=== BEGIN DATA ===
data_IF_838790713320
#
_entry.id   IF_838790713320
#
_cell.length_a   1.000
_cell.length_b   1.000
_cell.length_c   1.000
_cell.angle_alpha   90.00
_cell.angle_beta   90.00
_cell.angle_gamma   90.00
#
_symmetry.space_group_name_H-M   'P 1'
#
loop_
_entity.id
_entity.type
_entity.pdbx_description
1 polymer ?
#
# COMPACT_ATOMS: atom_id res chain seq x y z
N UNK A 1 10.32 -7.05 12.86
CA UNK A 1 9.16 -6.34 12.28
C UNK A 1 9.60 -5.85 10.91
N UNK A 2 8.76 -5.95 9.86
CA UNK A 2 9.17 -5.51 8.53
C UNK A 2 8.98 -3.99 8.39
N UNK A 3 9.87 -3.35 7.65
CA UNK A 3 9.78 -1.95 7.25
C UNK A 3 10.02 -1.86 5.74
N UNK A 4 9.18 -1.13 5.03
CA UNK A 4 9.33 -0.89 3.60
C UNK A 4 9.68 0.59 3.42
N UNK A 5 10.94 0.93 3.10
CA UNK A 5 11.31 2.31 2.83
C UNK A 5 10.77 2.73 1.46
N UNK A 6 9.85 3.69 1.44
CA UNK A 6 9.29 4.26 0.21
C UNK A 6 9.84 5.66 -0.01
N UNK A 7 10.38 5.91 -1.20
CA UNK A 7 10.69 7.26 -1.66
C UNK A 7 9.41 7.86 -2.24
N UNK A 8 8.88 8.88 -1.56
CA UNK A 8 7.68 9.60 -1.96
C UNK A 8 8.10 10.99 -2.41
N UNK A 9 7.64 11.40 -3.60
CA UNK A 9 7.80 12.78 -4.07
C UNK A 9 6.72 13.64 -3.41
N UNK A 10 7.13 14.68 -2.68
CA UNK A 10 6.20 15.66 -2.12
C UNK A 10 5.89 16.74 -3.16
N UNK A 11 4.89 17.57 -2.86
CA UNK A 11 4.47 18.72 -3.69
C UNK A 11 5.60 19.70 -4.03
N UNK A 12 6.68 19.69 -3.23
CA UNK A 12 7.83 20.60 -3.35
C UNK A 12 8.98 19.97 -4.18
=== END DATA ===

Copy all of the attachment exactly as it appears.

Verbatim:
data_IF_838790713320
#
_entry.id   IF_838790713320
#
_cell.length_a   1.000
_cell.length_b   1.000
_cell.length_c   1.000
_cell.angle_alpha   90.00
_cell.angle_beta   90.00
_cell.angle_gamma   90.00
#
_symmetry.space_group_name_H-M   'P 1'
#
loop_
_entity.id
_entity.type
_entity.pdbx_description
1 polymer ?
#
# COMPACT_ATOMS: atom_id res chain seq x y z
N UNK A 1 10.32 -7.05 12.86
CA UNK A 1 9.16 -6.34 12.28
C UNK A 1 9.60 -5.85 10.91
N UNK A 2 8.76 -5.95 9.86
CA UNK A 2 9.17 -5.51 8.53
C UNK A 2 8.98 -3.99 8.39
N UNK A 3 9.87 -3.35 7.65
CA UNK A 3 9.78 -1.95 7.25
C UNK A 3 10.02 -1.86 5.74
N UNK A 4 9.18 -1.13 5.03
CA UNK A 4 9.33 -0.89 3.60
C UNK A 4 9.68 0.59 3.42
N UNK A 5 10.94 0.93 3.10
CA UNK A 5 11.31 2.31 2.83
C UNK A 5 10.77 2.73 1.46
N UNK A 6 9.85 3.69 1.44
CA UNK A 6 9.29 4.26 0.21
C UNK A 6 9.84 5.66 -0.01
N UNK A 7 10.38 5.91 -1.20
CA UNK A 7 10.69 7.26 -1.66
C UNK A 7 9.41 7.86 -2.24
N UNK A 8 8.88 8.88 -1.56
CA UNK A 8 7.68 9.60 -1.96
C UNK A 8 8.10 10.99 -2.41
N UNK A 9 7.64 11.40 -3.60
CA UNK A 9 7.80 12.78 -4.07
C UNK A 9 6.72 13.64 -3.41
N UNK A 10 7.13 14.68 -2.68
CA UNK A 10 6.20 15.66 -2.12
C UNK A 10 5.89 16.74 -3.16
N UNK A 11 4.89 17.57 -2.86
CA UNK A 11 4.47 18.72 -3.69
C UNK A 11 5.60 19.70 -4.03
N UNK A 12 6.68 19.69 -3.23
CA UNK A 12 7.83 20.60 -3.35
C UNK A 12 8.98 19.97 -4.18